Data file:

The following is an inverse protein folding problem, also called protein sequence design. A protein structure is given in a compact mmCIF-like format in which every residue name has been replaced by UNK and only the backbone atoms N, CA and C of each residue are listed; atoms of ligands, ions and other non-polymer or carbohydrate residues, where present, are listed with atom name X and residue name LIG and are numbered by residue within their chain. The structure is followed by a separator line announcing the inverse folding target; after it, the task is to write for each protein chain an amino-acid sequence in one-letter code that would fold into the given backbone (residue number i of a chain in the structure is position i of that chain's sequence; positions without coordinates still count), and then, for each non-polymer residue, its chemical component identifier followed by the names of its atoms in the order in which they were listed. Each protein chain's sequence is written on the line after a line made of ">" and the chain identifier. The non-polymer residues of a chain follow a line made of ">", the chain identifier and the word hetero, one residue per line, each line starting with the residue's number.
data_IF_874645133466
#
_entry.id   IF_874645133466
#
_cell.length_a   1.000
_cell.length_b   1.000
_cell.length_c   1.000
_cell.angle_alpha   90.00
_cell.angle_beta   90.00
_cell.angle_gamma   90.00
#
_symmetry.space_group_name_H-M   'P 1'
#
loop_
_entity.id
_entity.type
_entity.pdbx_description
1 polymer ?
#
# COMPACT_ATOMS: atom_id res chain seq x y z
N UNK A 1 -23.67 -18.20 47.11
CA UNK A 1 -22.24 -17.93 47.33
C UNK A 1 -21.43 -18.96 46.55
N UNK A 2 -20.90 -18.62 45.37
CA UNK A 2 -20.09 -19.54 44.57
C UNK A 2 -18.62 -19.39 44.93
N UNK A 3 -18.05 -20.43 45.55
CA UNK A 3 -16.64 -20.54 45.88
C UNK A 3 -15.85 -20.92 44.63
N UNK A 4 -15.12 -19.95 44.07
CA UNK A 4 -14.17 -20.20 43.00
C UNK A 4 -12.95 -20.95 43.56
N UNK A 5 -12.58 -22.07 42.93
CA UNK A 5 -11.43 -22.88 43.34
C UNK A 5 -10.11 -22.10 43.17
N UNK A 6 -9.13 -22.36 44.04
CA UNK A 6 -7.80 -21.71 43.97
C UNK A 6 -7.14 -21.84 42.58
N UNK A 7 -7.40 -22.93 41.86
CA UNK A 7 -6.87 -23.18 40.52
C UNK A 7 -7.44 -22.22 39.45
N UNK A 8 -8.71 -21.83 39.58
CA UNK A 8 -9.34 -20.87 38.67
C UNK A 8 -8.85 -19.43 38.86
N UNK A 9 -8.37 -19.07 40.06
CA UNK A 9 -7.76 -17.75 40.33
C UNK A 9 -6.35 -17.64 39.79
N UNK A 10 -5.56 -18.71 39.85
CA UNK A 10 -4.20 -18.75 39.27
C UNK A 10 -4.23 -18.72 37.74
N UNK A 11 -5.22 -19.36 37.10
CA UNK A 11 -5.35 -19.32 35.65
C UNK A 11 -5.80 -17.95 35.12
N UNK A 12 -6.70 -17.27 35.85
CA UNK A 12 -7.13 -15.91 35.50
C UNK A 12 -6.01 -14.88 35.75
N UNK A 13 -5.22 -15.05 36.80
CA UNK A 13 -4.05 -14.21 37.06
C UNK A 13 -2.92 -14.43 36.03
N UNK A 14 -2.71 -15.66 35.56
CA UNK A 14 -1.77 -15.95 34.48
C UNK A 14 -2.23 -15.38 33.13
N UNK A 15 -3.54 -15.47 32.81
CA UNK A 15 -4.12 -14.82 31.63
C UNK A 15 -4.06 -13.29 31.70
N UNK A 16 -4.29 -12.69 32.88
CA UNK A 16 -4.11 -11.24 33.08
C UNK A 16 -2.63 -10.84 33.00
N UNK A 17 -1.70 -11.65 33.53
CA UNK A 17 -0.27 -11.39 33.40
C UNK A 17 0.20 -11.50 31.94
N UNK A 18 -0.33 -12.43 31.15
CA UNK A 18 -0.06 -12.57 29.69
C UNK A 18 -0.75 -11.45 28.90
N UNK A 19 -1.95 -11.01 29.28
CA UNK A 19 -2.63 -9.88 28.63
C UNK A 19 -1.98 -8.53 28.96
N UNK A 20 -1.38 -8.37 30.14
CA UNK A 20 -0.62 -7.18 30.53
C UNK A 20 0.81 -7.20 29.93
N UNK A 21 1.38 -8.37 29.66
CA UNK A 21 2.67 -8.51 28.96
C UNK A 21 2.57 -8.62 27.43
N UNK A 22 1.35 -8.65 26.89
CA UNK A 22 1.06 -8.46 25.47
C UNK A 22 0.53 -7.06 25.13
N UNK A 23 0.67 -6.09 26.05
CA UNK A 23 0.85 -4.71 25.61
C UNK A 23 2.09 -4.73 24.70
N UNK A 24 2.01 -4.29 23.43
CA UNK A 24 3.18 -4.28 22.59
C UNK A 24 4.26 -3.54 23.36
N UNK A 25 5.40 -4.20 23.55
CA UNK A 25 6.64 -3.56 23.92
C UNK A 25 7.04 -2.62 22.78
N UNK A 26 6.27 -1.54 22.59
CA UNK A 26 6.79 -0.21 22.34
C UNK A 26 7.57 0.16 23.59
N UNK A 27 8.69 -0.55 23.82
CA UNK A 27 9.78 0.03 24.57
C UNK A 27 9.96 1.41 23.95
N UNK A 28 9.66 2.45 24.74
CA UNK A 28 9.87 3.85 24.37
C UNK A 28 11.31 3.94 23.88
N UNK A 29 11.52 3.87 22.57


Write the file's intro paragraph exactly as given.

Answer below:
The following is an inverse protein folding problem, also called protein sequence design. A protein structure is given in a compact mmCIF-like format in which every residue name has been replaced by UNK and only the backbone atoms N, CA and C of each residue are listed; atoms of ligands, ions and other non-polymer or carbohydrate residues, where present, are listed with atom name X and residue name LIG and are numbered by residue within their chain. The structure is followed by a separator line announcing the inverse folding target; after it, the task is to write for each protein chain an amino-acid sequence in one-letter code that would fold into the given backbone (residue number i of a chain in the structure is position i of that chain's sequence; positions without coordinates still count), and then, for each non-polymer residue, its chemical component identifier followed by the names of its atoms in the order in which they were listed. Each protein chain's sequence is written on the line after a line made of ">" and the chain identifier. The non-polymer residues of a chain follow a line made of ">", the chain identifier and the word hetero, one residue per line, each line starting with the residue's number.